In November 1986, Hackett, along with Sigglekow,
performed his first amateur bungy jump from the Upper Harbour
Bridge (Greenhithe Bridge) in Auckland, citing it as "one
of the most riveting experiences of my life." Following
this Hackett made jumps from a bridge in Hamilton, the Auckland
Harbour Bridge and other bridges in the North Island. These
first jumps were made using a parachute harness, however, Hackett
created a method where the harness was tied to the ankle and
demonstrated its use by jumping off the Auckland Harbour Bridge
a second time.
Hackett travelled to Paris in 1986 as part of
the New Zealand Speed Skiing Team. While there he jumped off
the 147m Pont de la Caille and a cable car at the Tignes ski
resort in Paris. He made what became a famous bungy jump off
the Eiffel Tower in Paris on 26 June 1987, getting briefly jailed
for that illegal feat and generating international attention
to the sport.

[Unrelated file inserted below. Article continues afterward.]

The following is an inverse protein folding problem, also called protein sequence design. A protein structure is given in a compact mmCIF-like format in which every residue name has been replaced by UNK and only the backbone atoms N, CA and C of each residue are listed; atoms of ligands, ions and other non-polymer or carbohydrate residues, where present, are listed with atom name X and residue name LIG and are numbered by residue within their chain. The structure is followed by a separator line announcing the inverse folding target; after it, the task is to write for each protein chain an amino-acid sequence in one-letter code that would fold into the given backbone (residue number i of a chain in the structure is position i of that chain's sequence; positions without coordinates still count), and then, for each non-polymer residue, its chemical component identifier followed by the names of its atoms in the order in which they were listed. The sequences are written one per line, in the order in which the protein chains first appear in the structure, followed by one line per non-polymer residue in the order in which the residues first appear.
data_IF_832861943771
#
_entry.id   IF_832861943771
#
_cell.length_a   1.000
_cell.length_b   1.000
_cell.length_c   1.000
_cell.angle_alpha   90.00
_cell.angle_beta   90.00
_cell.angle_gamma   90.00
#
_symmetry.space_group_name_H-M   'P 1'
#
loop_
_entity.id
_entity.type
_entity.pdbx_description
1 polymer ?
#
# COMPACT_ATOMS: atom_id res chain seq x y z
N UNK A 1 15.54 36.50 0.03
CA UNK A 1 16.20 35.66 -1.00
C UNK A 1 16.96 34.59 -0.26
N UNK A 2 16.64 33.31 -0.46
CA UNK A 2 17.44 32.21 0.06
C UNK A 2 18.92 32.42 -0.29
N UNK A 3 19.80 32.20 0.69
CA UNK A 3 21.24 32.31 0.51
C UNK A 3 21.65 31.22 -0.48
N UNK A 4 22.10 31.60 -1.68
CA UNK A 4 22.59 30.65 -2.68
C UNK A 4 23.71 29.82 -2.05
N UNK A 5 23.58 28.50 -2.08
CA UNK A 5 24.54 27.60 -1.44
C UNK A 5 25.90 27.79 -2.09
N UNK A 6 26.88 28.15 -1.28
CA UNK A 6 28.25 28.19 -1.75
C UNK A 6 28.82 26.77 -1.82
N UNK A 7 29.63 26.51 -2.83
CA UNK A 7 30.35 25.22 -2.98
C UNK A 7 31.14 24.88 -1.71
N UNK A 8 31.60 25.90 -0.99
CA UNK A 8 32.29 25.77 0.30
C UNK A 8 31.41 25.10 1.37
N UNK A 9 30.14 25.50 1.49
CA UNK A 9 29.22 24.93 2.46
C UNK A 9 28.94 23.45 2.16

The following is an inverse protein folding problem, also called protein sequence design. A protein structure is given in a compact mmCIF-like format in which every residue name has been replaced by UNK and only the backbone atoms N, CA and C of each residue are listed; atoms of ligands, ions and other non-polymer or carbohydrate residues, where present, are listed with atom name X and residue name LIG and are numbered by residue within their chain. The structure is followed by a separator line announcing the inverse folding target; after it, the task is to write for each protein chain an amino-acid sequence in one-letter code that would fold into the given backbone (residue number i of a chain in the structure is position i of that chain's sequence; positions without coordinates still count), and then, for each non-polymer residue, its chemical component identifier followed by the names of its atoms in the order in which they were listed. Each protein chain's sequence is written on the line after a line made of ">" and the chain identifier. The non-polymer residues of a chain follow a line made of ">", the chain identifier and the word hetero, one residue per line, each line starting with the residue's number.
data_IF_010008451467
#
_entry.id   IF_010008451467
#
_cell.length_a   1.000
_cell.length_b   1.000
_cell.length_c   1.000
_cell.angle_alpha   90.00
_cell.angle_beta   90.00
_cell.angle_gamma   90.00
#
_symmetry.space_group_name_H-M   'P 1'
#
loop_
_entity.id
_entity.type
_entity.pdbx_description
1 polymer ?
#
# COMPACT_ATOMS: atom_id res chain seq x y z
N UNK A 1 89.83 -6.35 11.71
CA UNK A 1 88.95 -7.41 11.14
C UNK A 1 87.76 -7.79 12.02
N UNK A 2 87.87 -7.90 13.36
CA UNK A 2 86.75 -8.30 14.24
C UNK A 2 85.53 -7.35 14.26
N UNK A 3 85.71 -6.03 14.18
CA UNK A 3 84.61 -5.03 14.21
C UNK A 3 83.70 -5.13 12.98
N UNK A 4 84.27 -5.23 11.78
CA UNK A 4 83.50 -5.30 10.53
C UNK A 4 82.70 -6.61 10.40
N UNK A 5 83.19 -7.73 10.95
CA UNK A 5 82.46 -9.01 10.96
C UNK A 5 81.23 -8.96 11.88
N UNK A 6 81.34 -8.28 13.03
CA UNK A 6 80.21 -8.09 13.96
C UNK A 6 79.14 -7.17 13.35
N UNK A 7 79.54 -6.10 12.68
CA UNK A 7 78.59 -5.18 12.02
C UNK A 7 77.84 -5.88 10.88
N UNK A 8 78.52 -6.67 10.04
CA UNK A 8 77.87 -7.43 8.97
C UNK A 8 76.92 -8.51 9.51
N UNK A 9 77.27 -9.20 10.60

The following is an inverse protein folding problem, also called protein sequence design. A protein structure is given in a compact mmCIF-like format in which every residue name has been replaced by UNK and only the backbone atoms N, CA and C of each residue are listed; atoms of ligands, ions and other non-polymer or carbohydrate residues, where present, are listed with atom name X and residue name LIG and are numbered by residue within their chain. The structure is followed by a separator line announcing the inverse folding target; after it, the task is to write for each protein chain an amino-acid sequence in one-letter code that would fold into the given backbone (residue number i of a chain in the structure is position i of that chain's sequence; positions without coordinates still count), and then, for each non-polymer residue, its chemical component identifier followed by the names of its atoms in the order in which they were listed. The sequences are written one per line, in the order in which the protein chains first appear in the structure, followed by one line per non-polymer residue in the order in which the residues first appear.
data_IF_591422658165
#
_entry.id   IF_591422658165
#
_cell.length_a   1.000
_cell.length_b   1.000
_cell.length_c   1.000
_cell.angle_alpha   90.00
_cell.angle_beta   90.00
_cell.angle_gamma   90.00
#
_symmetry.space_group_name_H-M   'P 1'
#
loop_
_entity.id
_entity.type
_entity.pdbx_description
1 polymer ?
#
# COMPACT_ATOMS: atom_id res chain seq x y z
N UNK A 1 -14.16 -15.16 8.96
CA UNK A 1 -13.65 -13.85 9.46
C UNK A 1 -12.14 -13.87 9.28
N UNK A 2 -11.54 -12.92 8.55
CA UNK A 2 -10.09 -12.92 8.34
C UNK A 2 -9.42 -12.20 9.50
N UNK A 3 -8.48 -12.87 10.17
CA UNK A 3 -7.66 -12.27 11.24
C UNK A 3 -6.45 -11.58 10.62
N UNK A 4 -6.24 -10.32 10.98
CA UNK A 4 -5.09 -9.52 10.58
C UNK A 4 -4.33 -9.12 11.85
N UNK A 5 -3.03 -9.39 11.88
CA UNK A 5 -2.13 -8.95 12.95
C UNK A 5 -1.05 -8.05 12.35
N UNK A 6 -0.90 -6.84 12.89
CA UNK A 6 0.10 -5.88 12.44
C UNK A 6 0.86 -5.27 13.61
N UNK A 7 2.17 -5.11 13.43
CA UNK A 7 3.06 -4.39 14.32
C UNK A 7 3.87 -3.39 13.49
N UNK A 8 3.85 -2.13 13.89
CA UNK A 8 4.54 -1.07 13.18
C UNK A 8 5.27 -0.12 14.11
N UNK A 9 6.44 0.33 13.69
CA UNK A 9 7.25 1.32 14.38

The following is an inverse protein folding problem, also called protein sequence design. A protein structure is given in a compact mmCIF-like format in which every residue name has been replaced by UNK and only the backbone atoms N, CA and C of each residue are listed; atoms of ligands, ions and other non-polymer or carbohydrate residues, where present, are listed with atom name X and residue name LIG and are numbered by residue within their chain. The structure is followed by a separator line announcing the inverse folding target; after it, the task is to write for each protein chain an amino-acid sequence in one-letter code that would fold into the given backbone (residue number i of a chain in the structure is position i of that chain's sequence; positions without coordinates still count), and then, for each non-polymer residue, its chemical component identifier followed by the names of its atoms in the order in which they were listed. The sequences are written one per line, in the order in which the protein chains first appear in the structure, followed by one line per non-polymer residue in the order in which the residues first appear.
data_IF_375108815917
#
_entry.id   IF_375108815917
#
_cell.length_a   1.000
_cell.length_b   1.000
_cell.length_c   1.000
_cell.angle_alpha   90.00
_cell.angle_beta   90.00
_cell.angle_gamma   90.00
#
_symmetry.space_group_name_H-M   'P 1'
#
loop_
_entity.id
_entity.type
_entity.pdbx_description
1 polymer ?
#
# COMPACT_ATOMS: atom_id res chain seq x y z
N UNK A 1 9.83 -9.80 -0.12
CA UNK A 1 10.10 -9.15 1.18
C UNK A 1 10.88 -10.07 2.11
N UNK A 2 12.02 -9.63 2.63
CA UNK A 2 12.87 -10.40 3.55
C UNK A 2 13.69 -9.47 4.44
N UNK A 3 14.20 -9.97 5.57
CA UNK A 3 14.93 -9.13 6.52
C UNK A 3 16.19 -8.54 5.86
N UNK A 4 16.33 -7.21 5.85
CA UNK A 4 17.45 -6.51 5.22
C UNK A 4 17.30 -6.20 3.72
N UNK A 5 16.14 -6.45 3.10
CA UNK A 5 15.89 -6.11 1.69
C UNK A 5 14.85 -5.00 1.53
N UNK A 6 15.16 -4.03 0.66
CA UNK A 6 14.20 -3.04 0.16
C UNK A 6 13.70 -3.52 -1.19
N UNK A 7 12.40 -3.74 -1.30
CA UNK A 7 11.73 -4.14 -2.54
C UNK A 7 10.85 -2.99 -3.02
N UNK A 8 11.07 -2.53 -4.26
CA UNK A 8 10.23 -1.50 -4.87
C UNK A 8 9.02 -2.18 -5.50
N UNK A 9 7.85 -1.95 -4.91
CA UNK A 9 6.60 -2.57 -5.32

Back in New Zealand, Hackett launched his own
company, AJ Hackett Bungy, and created a site on the Kawarau
Gorge Suspension Bridge in Queenstown, New Zealand in 1988 to
become the world's first commercial public bungy. He later expanded
his company by founding bungy sites in Australia, France (Souleuvre
Viaduct in Normandy), Germany, The United States, Mexico, Indonesia,
and Macau. He is credited with launching New Zealand's adventure
tourism industry and helping to develop a safe code of operation
for bungy jumping in use internationally.
Hackett initially partnered with Henry van Asch, but the two
split in 1997 with van Asch taking over the New Zealand-based
business. In 2008 the pair reunited – and currently work
together on the AJ Hackett business.